Wednesday, October 23, 2013

NMO and a chance to win yarn, patterns and socks

The internet, and more specifically Ravelry, has brought me in touch with so many lovely people. People I would never have met in real life.

Occasionally I get overwhelmed by all the negative stories in the media, on blogs or which people share in the various forums I read on Ravelry. That's when I try to think about the good people I've met and heartwarming stories I've read. People who have persevered through personal trials and survived, even thrived sometimes. People who've come together on Ravelry to help out a single mother or victim of domestic violence. Sometimes the support is a stream of encouraging words, sometimes it's clothes or toys (for the kids), and sometimes the support is monetary.

I've sent money and clothes to Ravelry community members. I do it because I've been very fortunate in life. I have a well paying job (as does my husband. I have a house, a healthy family, great friends and I live in a country where health care is free (although paid for with taxes). So I pay it forward when I can to people or causes which I find worthwhile. I want to know my resources are helping people directly, not funding administrative overhead.

To that end, I share with you some information from one of my Ravelry friends, Stacey. Stacey has NMO and is raising funds for NMO research. Even if you don't or can't contribute, I hope you'll at least find the information about NMO interesting.

From Stacey:

NMO stands for  euromyelitis optica, originally known as Devic’s Disease. NMO is a rare, incurable autoimmune disorder. (There are an estimated 4,000 cases in the United States and a half million worldwide) The body’s immune system attacks its own healthy cells, most commonly in the optic nerves and spinal cord. It can cause temporary or permanent blindness and/or paralysis, and may have periods of remission and relapse. 

The Guthy Jackson Charitable Foundation ( was started when Bill Guthy and Victoria Jackson's daughter was officially diagnosed with NMO in June 2008. Because NMO is considered an orphan disease, there is little or no research funding available. The Guthy Jackson Foundation puts 100% of donations into research. That's right 100%. They even "pay back" the paypal fees that they incur with donations out of their operating budget.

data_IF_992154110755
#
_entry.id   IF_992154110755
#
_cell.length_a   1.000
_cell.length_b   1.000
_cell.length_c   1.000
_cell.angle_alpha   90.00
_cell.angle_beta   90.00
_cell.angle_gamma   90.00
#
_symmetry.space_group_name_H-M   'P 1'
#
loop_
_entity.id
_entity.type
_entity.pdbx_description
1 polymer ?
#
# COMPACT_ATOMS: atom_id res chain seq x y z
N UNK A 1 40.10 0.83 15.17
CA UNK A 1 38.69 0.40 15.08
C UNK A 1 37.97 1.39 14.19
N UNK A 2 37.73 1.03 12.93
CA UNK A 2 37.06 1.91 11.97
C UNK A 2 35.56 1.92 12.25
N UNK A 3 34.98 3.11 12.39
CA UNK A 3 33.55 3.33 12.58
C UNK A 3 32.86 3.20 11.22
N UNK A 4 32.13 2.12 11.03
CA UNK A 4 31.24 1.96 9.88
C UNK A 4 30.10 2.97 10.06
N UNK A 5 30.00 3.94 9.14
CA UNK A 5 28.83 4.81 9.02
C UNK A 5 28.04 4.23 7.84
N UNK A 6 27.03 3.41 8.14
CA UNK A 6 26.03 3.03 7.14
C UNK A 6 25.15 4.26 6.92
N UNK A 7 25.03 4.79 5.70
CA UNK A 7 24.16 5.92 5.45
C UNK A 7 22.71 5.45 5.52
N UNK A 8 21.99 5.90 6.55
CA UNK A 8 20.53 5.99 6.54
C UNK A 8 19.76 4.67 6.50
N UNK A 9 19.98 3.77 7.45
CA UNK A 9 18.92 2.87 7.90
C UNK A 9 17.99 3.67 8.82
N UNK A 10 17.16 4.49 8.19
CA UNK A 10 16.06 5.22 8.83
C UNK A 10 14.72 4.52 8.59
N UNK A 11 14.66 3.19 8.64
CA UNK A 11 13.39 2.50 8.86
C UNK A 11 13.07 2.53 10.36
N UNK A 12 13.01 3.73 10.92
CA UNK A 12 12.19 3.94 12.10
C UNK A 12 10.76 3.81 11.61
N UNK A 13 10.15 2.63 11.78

How do you get a chance to win?

Click here to go to the Guthy Jackson donation page, choose “Memorial Donation” and put Stacey Pope in the “purpose” section.  For every $10 you donate, you’ll get one entry. If you share this contest on Facebook, Twitter or wherever (and let me know), you’ll get another entry.
Deadline to enter is November 1, 2013 (12 noon Texas time) and I’ll be announcing the winners on November 2, 2013.
  • Madelinetosh Tosh Sock in Green w/Envy and any one of Maureen Foulds patterns (left)
  • Approximately 2310 yards of Cash DK (merino/cashmere/nylon) in the Superhero Collin color way. (center)
  • Beaverslide Dry Goods 2 ply sport/sock yarn in Hidden Lake and any one of Maureen Foulds patterns (right)
  • A pair of hand knit socks from Maureen! Even better, they will be the prototype for her next design! (measurements will be needed by 11/8 and socks will be sent in late January/ early February)

PS. I asked Stacey what she meant by an "orphan disease". Here's what she said:

Orphan disease: a rare disease that only affects a small percentage of the population(i.e. only estimated at 4000 people for NMO). It's a nicer way of saying there is a lack of treatment and resources because it's so rare.

Basically: "A condition for which there is no reasonable expectation that the cost of developing and making available in the United States a drug for such disease or condition will [be] recovered from sales in the United States of such drug"

1 comment :

  1. Thanks Mo! One of my favorite things about raising money for them is the fact that 100% goes to research. AND! They make the doctors that they give money to talk to each other and share their findings. No paying for the same thing twice. This "model" has allowed so many breakthroughs that never would have happened the old way.
    When I got correctly diagnosed in 2009, I was told that I would most likely be blind in at least one eye and or partially paralyzed within 5 years. Now, with early detection (there's a blood test now) and treatment, that is no longer the case.